A new analysis of nearly 250,000 stars puts the determined age on the most important page in our galaxy’s story of life.
The Milky Way is far grander than most of its neighbors, and appeared a long time ago as smaller galaxies collided together. Its thick disc—a pancake-like cluster of old stars— Originated shortly after the Big Bang Long before most of the stellar halo surrounding the galaxy’s disk, astronomers reported on March 23 nature.
“We are now able to provide a very clear timeline of what happened at the earliest in our galaxy,” astronomer Xiang Maosheng said.
Both he and Hans-Walter Rix at the Max Planck Institute for Astronomy in Heidelberg, Germany, study nearly 250,000 subgiant stars—stars that become larger and cooler after they run out of hydrogen fuel at their centers. The temperature and luminosity of these stars reveal their ages, allowing researchers to trace how different periods in galactic history produced stars with different chemical compositions and orbits around the galactic center.
“There’s a lot of information here,” said Rosemary Wyse, an astrophysicist at Johns Hopkins University who was not involved in the study. “We really want to understand how our galaxy got what it is,” she said. “When were the chemical elements that make up us created?”
Xiang and Ricks discovered that the Milky Way’s thick disk began about 13 billion years ago. That’s just 800 million years after the universe was born. The thick disk measures 6,000 light-years from top to bottom near the sun, forming stars over a long period of time until about 8 billion years ago.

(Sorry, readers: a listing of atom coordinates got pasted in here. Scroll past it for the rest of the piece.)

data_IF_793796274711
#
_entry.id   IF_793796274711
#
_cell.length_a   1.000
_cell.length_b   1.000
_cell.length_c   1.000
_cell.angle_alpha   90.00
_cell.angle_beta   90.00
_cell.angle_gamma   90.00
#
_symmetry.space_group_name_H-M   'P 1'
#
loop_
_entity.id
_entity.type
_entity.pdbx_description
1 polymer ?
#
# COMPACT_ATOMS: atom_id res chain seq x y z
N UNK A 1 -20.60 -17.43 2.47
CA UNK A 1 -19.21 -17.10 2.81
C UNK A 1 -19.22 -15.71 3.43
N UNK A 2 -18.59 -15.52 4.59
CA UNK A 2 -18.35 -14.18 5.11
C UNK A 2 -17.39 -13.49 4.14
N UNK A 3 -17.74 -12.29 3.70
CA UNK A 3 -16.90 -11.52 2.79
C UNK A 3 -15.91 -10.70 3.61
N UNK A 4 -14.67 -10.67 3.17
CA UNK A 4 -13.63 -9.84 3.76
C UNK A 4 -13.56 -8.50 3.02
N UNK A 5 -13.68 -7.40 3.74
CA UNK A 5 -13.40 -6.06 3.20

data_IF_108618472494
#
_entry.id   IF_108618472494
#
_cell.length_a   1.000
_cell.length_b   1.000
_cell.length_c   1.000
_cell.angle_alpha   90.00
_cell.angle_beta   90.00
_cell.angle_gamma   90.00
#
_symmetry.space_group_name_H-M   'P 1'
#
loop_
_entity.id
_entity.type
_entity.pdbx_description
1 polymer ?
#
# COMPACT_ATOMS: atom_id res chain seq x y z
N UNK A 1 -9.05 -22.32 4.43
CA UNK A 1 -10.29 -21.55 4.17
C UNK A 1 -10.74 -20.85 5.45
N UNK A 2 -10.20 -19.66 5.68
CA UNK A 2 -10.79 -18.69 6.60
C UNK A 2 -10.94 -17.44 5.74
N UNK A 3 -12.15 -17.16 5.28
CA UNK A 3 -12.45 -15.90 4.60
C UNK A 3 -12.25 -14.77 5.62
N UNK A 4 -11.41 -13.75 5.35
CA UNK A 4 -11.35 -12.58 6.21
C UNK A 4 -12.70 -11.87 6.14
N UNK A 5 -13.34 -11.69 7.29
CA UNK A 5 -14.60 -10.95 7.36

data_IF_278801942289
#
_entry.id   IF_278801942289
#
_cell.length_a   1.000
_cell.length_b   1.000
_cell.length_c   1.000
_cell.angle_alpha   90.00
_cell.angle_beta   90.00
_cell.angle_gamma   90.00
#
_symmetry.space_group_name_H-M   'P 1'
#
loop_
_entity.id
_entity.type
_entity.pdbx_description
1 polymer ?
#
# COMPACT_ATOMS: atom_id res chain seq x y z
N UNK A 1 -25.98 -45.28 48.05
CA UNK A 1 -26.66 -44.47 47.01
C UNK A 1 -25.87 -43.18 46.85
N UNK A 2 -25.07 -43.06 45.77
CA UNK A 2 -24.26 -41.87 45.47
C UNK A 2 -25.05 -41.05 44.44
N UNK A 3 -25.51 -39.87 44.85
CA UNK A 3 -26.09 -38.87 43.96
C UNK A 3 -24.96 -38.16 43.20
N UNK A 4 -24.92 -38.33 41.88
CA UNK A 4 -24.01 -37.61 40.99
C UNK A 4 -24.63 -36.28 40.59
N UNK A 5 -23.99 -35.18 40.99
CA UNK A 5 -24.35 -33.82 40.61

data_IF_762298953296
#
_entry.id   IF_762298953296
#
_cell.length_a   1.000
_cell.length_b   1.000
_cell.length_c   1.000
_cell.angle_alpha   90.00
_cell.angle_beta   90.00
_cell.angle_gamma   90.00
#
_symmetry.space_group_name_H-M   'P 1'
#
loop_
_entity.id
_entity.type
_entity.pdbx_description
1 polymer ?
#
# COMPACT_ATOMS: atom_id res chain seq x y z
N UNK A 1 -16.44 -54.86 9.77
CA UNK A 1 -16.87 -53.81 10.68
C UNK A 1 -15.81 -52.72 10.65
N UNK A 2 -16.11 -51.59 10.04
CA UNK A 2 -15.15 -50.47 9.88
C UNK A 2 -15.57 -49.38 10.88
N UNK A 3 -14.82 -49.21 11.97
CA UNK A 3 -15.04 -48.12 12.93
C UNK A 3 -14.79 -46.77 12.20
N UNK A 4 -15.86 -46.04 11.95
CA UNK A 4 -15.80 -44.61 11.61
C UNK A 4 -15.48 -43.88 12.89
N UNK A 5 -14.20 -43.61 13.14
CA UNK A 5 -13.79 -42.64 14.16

During this period, the iron content of the thick disk soared by a factor of 30, as the exploding star enriched its star-forming gas, the team found. At the dawn of the thick disk era, a newborn star had only one-tenth the iron content of the Sun relative to hydrogen. By the end, 5 billion years later, a thick disk star had three times the iron content of the Sun.
Xiang and Ricks also found a strong relationship between the age of thick-disk stars and their iron content. This means that the gas is thoroughly mixed throughout the thick disk: Newborn stars inherit more and more iron over time, regardless of whether the stars formed near or far from the galactic center.
But that’s not all. As other researchers reported in 2018, Another galaxy once hit our ownmost of the Milky Way’s stars are in its halo, which engulfs the disk (Serial Number: 11/1/18). Halo stars have almost no iron.
The new work modifies the date of this great galactic encounter: “We found that the merger happened 11 billion years ago,” Xiang said, a billion years earlier than thought. As the invader’s gas hits the Milky Way’s gas, it triggers the creation of so many new stars that our galaxy’s star formation rate reached a record high 11 billion years ago.
The merger also splashed some thick disk stars into the halo, which Xiang and Rex determined from the star’s higher iron abundance. The researchers found that these “splash” stars were at least 11 billion years old, confirming the date of the merger.
The thick disk ran out of gas and stopped making stars 8 billion years ago. The fresh gas surrounding the Milky Way then sank into a thinner disk, and stars have been born since then—including the Sun and most of its stellar neighbors 4.6 billion years ago. In our own galaxy, this thin disk is about 2,000 light-years thick.
“For the past 8 billion years, the Milky Way has been quiet,” Xiang said, having never encountered a large galaxy again. This sets it apart from most of its peers.
Xiang said that if the thick disk really existed 13 billion years ago, then The new James Webb Space Telescope (Serial Number: 1/24/22) can be discerned in a galaxy 13 billion light-years from Earth—a portrait of the Milky Way as a young galaxy.